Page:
Would you like the joke of the day? Joke of the day? This chap just coming up to his hundredth birthday, and the family are wondering what else to give him for a present. Until some bright spark suggested sending him around a hooker and so they did. On the day in question she comes on, she knocks on the door and says, “Yes?”And she says, “I’m here to give you super sex!” and he says, “Oh, oh, oh, thanks. I’ll take the soup.”
There has to be fun in recovery otherwise it’s not worth having. If we go from being gloomy and doomy and all the rest of it, to being gloom and doomy, what’s changed? It’s Anthony Hopkins who’s glad for himself to be known as a member of Alcoholics Anonymous, who says that “If we can’t be as gloom, doom, ginger ale and Jesus, I don’t want it.” Now give or take the Jesus. I’m not making a point nor is he about Christianity but what he’s making a point about is the capacity to change, to really enjoying one’s life, having the crack. And for those of you who don’t know what crack is, it’s spelt C R A I Q is it? C, C R A I C. It’s the Irish word for having a crack. You know, going for it, having the fun and you’ve got to have that in recovery.
Every so often you meet this chap in recovery, “I haven’t had a drink for twenty years.” And you think ”Why not?” What was the point of getting into recovery if that’s what it’s going to be like. It has to be fun. It has to be, you know, what’s like is all about.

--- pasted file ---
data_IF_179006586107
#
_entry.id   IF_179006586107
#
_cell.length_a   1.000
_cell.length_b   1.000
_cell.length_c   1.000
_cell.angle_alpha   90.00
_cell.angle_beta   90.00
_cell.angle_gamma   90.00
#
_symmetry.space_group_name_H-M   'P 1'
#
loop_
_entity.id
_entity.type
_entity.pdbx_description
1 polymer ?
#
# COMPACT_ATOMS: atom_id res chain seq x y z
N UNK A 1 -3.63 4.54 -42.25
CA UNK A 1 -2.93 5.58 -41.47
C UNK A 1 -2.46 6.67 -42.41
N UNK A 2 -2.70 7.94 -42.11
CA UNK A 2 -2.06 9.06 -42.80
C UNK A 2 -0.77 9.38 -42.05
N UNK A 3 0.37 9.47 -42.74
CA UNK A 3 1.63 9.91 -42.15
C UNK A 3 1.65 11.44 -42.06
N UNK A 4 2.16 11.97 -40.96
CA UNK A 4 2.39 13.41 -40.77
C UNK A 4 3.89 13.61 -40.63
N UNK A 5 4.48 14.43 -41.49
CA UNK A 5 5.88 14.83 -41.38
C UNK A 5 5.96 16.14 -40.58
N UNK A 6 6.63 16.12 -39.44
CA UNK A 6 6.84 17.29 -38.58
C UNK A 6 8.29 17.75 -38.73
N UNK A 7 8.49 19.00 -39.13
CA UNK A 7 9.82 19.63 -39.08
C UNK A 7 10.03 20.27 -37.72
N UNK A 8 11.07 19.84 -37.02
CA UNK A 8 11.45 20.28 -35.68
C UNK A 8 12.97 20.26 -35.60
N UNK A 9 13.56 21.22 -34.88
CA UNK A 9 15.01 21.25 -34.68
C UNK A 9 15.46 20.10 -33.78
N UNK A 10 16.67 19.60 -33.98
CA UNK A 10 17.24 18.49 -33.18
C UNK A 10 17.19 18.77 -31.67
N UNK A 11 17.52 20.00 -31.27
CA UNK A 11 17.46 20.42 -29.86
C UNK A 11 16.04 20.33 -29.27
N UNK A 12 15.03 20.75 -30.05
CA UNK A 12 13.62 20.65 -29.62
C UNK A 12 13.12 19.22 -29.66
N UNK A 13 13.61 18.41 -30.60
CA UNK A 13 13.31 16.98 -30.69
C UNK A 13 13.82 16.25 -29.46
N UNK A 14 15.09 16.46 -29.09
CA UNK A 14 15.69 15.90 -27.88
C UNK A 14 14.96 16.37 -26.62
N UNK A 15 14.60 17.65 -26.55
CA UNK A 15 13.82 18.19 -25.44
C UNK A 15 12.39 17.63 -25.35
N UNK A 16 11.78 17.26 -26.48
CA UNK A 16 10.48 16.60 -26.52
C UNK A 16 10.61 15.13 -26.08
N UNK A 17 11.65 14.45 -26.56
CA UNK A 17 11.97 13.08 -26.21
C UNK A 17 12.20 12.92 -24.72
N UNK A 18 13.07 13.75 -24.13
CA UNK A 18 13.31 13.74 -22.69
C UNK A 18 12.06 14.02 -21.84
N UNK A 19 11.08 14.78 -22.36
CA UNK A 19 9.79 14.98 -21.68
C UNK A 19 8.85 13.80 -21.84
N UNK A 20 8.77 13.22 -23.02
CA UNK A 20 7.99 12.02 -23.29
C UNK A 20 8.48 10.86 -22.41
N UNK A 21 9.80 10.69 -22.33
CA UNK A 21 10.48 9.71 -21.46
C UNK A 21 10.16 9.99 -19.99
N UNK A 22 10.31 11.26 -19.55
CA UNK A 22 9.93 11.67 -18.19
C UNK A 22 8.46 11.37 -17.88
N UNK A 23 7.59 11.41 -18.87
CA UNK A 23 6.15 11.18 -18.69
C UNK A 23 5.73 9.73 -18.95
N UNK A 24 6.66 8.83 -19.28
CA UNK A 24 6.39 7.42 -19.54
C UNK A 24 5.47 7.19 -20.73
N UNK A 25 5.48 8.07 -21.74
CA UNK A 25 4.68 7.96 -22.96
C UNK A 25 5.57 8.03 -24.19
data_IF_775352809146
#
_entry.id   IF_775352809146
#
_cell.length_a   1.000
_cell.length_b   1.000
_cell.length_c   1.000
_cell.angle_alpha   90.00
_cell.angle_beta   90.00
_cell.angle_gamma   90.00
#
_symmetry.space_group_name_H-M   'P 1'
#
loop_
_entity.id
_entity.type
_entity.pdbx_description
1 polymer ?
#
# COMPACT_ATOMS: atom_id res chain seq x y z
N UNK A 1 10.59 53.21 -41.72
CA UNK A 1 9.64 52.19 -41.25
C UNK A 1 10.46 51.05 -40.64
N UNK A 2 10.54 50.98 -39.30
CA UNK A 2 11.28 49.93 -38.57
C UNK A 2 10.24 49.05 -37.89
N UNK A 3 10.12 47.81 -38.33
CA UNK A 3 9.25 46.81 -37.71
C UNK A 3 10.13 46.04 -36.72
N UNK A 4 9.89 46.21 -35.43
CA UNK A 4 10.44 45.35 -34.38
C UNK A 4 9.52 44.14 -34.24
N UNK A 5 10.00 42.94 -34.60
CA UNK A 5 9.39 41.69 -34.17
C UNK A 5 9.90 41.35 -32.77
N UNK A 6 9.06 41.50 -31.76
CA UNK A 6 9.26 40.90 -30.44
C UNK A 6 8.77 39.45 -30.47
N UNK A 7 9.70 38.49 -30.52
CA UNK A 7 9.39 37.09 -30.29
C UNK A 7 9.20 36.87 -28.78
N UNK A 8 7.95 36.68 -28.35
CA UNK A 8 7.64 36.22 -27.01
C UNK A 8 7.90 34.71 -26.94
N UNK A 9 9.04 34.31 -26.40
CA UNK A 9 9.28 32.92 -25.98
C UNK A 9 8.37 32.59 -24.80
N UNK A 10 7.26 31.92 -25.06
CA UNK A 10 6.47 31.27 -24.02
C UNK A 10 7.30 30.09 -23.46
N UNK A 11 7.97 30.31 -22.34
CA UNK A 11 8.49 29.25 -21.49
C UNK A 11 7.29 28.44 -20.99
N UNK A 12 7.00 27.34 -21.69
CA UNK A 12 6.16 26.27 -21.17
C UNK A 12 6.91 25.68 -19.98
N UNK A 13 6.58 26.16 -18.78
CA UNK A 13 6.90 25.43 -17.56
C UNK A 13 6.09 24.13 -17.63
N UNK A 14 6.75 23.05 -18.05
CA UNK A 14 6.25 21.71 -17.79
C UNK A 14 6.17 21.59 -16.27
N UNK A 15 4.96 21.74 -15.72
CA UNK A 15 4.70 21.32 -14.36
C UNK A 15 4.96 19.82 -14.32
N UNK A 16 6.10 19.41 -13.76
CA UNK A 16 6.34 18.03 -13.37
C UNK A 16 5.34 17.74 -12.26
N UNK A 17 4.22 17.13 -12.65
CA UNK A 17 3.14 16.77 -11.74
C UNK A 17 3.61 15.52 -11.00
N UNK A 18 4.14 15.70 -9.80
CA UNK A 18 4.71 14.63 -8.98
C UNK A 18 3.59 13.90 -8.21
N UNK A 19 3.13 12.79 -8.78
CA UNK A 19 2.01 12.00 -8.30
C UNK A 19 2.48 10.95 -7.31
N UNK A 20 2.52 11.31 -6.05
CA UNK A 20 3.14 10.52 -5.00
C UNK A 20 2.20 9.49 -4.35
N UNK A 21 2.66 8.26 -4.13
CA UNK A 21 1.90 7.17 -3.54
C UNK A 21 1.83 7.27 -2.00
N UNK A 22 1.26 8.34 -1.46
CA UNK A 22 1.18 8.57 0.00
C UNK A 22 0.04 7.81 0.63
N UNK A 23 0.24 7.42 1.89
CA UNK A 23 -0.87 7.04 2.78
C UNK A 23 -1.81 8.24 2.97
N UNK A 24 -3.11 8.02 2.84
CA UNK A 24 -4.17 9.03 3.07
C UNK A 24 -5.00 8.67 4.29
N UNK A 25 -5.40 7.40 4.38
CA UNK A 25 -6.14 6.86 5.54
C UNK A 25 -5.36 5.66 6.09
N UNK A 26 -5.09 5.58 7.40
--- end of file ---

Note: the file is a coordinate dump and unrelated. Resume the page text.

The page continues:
Now, let’s look at this love. Spotting early addiction, the book that I wrote on identifying addictive behaviour in childhood was written for the children themselves, age six, seven and eight because you can diagnose children with addictive problems at that age, long before they’ve ever used an addictive substance or process.
You can see the characteristic behavior. You can see the tendency to be isolated. You can see the fact that they’ve come from an addicted family. You can see them being easily hurt. They’re miserable the whole time. They feel that life’s been particularly unfair to them, if it’s either easily frustrated, “I want that one.” “Okay, have that one.” “No, I want two of them” “Okay, then have two of them.” “No, I want the blue one.” “Alright, have the blue.” No, I want the one that Lucy’s got.”Oh, Jesus.
You can see their frustration. You can see those characteristics coming out at the age of six, seven and eight. Now you might say, “Well, all children are like that.” And it’s true. They are to some extent. An addictive child is adolescence written large, written in capital letters. It’s the adolescent from hell, and you will see that aged six, seven and eight.
Now, by and large, that child will be diagnosed, aside of being depressed or having attention deficit hyperactivity disorder. I am not too keen on this diagnosis. I was very glad yesterday to receive a letter from a consulting psychiatrist, who’s had considerable experience of looking after juveniles. And he said time and time again, the people that we see as addicts have been diagnosed as having attention deficit hyperactivity disorder when they we’re younger.
Now there’s a trap there that you need to be careful about because people say exactly the same about bulimia being related to early childhood sexual abuse. And it is true that many people with bulimia have been sexually abused in childhood, but that doesn’t mean that sexual abuse led to the bulimia. What I’m afraid it does mean is that there’s a lot of sexual abuse. Because there’s lots of people has been sexual abused who didn’t become bulimic. So you cannot say that the abuse led to the bulimia, that A led to B. it didn’t.